Folks in places like Indonesia are not so lucky as to have the choice of getting vaccinated or not. And herein lies the rub, in places that continue to be decimated by COVID, the disease continues to evolve.

First we had Wuhan’s variant. Then the:

  • Alpha (Britain),
  • Beta (South Africa),
  • Gamma (Brazil) and
  • Delta (India) variants.

Now there is the Lambda (I think they’re skipping around with the Greek alphabet) from Peru. And undoubtedly there are other variants in the works.

“I am so immune.”

“You R-Naught”

Huh?

The CDC estimates that the R-0 (R-Naught) of the Delta variant is around six or seven. For every one person who gets that strain of COVID, roughly six or seven available, unvaccinated, previously unexposed folks will also contract the disease. And this disease is less than two years old. It’s got ages to continue to recirculate within the world’s population, evolving, mutating into variants even more virulent and deadly than Delta. We, the vaccinated, will not be protected for long.

So, sorry Yulian. You’re getting a shitty deal. Keep at it, though. Get back to drawing — your so damn good at it. And if there are other folks out there who find your instagram account, maybe they’ll heart your recent efforts.

-Mole

One of Yulian’s illustrations that is included in my novel The Gribble’s Eye. Here the “Gribble”, Argus Panoptes of Greek myth, helps build Gobekli Tepe — the ancient Anatolian temple. Pretty cool, huh?

Dear Mudge, Extreme Stoic Expression?

How ya been, Mr. ‘Mudge?

How’s that mountain air, the wildlife and the local burgers treating you?

I’ll tell ya, it’s been a hella strange mix of spring into summer this year. Weeks of slogging through a dull, mundane existence, punctuated by bizarre spikes of unpleasantness. A crazy ice storm and loss of power and internet. My daughter rushed to the hospital for emergency appendectomy. The ever constant drone of Rust code in my mind and last weekend’s 115F degree heat. And of course there was the month after month of writer’s apathy and far too much television/youtube. Yes, I think one can definitely consume too much TV — life’s emotion and experiences fed vicariously through an aural/visual IV losing much of its punch and verve along the way.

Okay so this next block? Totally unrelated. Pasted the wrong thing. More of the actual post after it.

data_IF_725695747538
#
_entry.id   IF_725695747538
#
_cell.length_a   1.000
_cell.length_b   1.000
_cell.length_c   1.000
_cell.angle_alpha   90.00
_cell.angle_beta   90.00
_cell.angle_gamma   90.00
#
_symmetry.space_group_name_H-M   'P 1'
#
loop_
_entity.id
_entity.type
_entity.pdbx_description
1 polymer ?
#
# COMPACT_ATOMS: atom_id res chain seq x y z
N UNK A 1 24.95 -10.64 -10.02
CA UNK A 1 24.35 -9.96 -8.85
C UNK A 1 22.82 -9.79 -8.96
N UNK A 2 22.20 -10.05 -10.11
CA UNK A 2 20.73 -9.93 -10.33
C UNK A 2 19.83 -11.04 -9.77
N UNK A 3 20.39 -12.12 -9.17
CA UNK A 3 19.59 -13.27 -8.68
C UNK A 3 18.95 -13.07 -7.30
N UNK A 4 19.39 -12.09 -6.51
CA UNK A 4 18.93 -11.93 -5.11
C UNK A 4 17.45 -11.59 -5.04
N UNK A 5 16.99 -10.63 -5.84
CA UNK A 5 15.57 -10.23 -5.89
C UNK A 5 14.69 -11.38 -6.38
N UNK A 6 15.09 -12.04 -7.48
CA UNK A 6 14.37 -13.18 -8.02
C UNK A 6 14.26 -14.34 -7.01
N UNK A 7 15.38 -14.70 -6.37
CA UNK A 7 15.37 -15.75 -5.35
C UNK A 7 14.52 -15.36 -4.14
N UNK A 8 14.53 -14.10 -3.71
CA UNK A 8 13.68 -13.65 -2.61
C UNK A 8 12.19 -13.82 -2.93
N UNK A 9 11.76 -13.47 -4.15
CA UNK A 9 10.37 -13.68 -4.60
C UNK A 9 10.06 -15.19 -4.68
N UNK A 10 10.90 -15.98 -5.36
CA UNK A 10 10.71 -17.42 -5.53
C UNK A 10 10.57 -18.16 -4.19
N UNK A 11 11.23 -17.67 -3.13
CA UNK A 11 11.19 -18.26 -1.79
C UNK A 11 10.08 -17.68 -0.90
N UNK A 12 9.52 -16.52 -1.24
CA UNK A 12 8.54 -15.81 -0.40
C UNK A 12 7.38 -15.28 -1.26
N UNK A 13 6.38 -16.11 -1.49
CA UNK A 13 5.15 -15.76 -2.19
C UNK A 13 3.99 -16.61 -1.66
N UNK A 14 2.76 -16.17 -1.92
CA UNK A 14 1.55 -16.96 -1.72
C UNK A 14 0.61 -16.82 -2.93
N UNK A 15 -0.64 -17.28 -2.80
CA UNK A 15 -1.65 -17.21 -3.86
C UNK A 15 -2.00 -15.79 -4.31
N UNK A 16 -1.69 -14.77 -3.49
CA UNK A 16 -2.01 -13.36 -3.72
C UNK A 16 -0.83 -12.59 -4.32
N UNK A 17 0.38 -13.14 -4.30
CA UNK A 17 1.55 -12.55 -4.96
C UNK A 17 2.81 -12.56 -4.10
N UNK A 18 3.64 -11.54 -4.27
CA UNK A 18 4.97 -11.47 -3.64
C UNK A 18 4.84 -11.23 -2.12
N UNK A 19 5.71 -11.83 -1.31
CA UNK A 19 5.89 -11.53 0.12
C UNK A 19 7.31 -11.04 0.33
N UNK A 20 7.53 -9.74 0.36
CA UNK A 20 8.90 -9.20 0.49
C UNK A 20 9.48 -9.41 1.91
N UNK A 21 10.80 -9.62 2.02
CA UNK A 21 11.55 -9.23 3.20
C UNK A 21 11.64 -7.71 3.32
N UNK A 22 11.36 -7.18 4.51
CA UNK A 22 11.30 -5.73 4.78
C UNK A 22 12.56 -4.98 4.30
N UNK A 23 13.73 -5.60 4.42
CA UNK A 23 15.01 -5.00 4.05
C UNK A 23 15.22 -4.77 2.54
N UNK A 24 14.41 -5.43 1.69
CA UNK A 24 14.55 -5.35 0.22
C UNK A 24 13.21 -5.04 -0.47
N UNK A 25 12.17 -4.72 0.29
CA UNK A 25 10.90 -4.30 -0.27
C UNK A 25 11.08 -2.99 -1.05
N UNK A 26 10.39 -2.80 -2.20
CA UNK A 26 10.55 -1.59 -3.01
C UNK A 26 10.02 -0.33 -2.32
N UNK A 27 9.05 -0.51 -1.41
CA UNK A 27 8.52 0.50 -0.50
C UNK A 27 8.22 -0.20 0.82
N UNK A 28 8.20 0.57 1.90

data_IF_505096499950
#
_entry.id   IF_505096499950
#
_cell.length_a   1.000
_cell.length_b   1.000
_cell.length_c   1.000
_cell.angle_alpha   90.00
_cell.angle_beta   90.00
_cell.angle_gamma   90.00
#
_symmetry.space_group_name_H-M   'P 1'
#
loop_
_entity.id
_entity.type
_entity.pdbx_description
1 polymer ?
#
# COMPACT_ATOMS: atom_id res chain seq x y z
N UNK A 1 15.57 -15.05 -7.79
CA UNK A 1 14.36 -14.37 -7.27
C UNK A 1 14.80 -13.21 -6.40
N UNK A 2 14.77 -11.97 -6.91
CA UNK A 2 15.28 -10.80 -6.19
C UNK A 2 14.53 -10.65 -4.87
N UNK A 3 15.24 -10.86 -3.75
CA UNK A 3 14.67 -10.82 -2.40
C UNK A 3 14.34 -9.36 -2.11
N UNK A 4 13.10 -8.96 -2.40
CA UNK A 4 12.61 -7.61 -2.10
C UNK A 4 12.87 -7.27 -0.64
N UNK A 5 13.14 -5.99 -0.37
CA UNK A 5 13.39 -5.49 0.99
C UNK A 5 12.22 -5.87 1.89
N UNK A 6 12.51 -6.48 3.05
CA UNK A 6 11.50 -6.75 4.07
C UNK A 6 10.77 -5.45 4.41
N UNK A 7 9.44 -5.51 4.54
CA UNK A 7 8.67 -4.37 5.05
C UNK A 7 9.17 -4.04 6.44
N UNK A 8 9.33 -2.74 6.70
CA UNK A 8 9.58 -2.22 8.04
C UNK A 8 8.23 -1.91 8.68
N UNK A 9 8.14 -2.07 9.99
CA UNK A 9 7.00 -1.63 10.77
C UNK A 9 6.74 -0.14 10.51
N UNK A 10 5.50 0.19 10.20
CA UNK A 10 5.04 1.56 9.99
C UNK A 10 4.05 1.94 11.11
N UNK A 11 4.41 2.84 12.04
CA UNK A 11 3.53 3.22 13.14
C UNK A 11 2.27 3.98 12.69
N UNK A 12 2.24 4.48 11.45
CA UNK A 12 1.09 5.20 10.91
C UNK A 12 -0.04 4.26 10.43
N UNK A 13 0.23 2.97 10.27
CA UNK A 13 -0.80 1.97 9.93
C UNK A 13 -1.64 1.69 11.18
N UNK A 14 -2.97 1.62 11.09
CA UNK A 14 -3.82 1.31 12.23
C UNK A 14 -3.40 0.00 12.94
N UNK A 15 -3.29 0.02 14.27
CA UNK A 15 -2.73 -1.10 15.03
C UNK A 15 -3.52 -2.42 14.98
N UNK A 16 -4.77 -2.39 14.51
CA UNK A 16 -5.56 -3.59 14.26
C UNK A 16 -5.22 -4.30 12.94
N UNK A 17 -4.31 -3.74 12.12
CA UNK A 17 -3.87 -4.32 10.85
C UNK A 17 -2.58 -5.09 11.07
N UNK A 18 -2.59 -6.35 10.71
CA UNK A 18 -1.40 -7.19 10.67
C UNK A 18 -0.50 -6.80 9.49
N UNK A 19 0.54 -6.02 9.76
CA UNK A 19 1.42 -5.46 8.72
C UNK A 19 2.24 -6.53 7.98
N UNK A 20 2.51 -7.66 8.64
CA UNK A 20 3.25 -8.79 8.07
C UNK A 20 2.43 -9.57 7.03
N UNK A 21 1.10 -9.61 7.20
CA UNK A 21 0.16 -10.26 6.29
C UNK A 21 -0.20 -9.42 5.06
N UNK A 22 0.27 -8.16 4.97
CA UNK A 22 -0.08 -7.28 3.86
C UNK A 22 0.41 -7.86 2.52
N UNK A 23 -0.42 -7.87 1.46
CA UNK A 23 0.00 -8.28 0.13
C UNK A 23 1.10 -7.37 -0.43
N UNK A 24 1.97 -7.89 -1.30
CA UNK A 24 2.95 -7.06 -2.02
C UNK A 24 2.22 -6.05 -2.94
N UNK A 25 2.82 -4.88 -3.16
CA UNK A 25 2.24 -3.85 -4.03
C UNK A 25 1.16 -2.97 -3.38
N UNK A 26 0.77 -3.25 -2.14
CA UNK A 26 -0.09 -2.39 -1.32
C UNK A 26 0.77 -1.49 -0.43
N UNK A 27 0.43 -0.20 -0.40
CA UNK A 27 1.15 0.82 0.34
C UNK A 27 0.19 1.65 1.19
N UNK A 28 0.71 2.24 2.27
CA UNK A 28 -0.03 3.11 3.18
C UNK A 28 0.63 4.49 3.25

And how can one forget the constant hum of covid news that appears to be finally dwindling. Being vaccinated certainly takes the pressure off keeping current on that front.

These days, I’m feeling around, like a mole probing for earthworms, wondering if I can write my way out of indifference. As I do, of course, I begin to ponder the philosophical aspects of the task. This latest is simple: can a Stoic, who prides himself on attenuating the highs and lows of existence, ever write passionately about anything?

If one never allows oneself to feel the ecstasy or the misery how can one possibly communicate such emotions through words? Can you write of pure joy without ever experiencing ecstatic bliss? Can you write of raging hatred if you’ve never let abhorrent loathing consume you? Even if only through imagination, could a Stoic ever allow himself to drift out of his narrow channel of calm acceptance?

Are the best writers always impassioned humans?

Stay cool my friend,
‘Mole